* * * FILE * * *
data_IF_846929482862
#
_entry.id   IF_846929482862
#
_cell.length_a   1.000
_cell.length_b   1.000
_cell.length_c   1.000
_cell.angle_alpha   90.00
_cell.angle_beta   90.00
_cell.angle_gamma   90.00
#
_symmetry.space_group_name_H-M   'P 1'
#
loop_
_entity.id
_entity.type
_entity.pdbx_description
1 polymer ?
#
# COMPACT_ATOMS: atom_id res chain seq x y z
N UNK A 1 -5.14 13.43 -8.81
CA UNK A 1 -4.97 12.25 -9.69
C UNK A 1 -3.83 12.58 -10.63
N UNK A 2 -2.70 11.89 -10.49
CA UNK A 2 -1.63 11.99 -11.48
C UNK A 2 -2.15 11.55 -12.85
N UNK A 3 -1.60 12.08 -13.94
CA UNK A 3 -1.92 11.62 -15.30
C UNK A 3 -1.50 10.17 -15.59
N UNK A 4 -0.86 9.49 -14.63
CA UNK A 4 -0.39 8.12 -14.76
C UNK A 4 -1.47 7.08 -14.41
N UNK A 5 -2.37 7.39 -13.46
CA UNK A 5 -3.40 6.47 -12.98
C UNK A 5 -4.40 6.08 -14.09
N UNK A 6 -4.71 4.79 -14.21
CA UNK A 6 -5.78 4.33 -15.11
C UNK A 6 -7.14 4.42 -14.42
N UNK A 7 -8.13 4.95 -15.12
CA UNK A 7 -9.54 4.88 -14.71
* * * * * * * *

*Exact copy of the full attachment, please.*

data_IF_846929482862
#
_entry.id   IF_846929482862
#
_cell.length_a   1.000
_cell.length_b   1.000
_cell.length_c   1.000
_cell.angle_alpha   90.00
_cell.angle_beta   90.00
_cell.angle_gamma   90.00
#
_symmetry.space_group_name_H-M   'P 1'
#
loop_
_entity.id
_entity.type
_entity.pdbx_description
1 polymer ?
#
# COMPACT_ATOMS: atom_id res chain seq x y z
N UNK A 1 -5.14 13.43 -8.81
CA UNK A 1 -4.97 12.25 -9.69
C UNK A 1 -3.83 12.58 -10.63
N UNK A 2 -2.70 11.89 -10.49
CA UNK A 2 -1.63 11.99 -11.48
C UNK A 2 -2.15 11.55 -12.85
N UNK A 3 -1.60 12.08 -13.94
CA UNK A 3 -1.92 11.62 -15.30
C UNK A 3 -1.50 10.17 -15.59
N UNK A 4 -0.86 9.49 -14.63
CA UNK A 4 -0.39 8.12 -14.76
C UNK A 4 -1.47 7.08 -14.41
N UNK A 5 -2.37 7.39 -13.46
CA UNK A 5 -3.40 6.47 -12.98
C UNK A 5 -4.40 6.08 -14.09
N UNK A 6 -4.71 4.79 -14.21
CA UNK A 6 -5.78 4.33 -15.11
C UNK A 6 -7.14 4.42 -14.42
N UNK A 7 -8.13 4.95 -15.12
CA UNK A 7 -9.54 4.88 -14.71